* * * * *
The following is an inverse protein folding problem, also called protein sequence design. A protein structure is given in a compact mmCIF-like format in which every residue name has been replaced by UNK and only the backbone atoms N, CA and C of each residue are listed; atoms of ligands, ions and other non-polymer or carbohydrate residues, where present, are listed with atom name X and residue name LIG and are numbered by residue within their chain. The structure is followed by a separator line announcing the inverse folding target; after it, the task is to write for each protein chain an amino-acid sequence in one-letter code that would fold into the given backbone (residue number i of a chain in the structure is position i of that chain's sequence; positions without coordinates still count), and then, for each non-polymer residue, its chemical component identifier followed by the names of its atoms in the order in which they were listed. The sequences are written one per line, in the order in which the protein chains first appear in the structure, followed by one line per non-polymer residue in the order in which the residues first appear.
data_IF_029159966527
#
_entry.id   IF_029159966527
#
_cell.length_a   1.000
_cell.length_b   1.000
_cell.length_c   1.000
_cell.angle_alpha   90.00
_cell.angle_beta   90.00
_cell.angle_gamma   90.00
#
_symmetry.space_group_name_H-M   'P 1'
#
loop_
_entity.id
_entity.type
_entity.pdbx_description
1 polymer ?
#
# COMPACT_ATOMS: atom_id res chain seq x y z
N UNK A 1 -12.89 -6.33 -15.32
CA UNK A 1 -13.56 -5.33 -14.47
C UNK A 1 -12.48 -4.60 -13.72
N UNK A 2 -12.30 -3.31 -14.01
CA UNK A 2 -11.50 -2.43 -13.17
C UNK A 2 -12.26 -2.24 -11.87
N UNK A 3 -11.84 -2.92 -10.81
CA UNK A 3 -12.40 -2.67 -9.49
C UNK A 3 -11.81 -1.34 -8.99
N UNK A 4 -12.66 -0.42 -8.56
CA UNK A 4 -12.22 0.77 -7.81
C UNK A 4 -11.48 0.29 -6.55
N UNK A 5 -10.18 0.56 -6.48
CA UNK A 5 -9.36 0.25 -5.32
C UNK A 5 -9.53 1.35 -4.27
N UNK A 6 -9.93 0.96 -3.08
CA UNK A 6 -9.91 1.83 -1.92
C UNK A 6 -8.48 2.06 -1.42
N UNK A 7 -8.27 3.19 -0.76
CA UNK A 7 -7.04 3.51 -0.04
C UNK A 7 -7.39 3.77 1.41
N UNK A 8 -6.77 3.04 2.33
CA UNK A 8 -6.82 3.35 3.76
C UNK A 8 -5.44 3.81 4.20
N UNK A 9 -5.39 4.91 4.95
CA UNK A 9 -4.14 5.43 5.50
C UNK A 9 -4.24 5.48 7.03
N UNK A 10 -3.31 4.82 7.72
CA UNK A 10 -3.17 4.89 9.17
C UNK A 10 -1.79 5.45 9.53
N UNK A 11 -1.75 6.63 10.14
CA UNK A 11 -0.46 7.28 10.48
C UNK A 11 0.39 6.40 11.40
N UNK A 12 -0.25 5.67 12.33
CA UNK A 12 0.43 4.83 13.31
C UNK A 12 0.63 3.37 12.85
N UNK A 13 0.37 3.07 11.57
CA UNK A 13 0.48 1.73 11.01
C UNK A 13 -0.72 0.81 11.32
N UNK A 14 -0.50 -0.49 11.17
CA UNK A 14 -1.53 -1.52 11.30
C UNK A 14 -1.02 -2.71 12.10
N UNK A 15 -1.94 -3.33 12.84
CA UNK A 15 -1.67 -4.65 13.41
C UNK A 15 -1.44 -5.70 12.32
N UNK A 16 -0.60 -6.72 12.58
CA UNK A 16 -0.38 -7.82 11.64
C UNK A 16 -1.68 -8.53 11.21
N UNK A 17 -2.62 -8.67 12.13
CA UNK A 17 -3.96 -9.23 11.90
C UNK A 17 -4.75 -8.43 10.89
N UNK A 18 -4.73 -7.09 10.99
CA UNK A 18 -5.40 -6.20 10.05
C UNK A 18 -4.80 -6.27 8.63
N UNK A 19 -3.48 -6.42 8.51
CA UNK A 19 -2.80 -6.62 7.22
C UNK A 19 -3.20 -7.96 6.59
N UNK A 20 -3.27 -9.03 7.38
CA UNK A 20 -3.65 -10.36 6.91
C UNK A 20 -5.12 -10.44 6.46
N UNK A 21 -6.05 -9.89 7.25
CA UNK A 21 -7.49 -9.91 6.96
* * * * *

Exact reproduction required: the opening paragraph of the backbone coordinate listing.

The following is an inverse protein folding problem, also called protein sequence design. A protein structure is given in a compact mmCIF-like format in which every residue name has been replaced by UNK and only the backbone atoms N, CA and C of each residue are listed; atoms of ligands, ions and other non-polymer or carbohydrate residues, where present, are listed with atom name X and residue name LIG and are numbered by residue within their chain. The structure is followed by a separator line announcing the inverse folding target; after it, the task is to write for each protein chain an amino-acid sequence in one-letter code that would fold into the given backbone (residue number i of a chain in the structure is position i of that chain's sequence; positions without coordinates still count), and then, for each non-polymer residue, its chemical component identifier followed by the names of its atoms in the order in which they were listed. The sequences are written one per line, in the order in which the protein chains first appear in the structure, followed by one line per non-polymer residue in the order in which the residues first appear.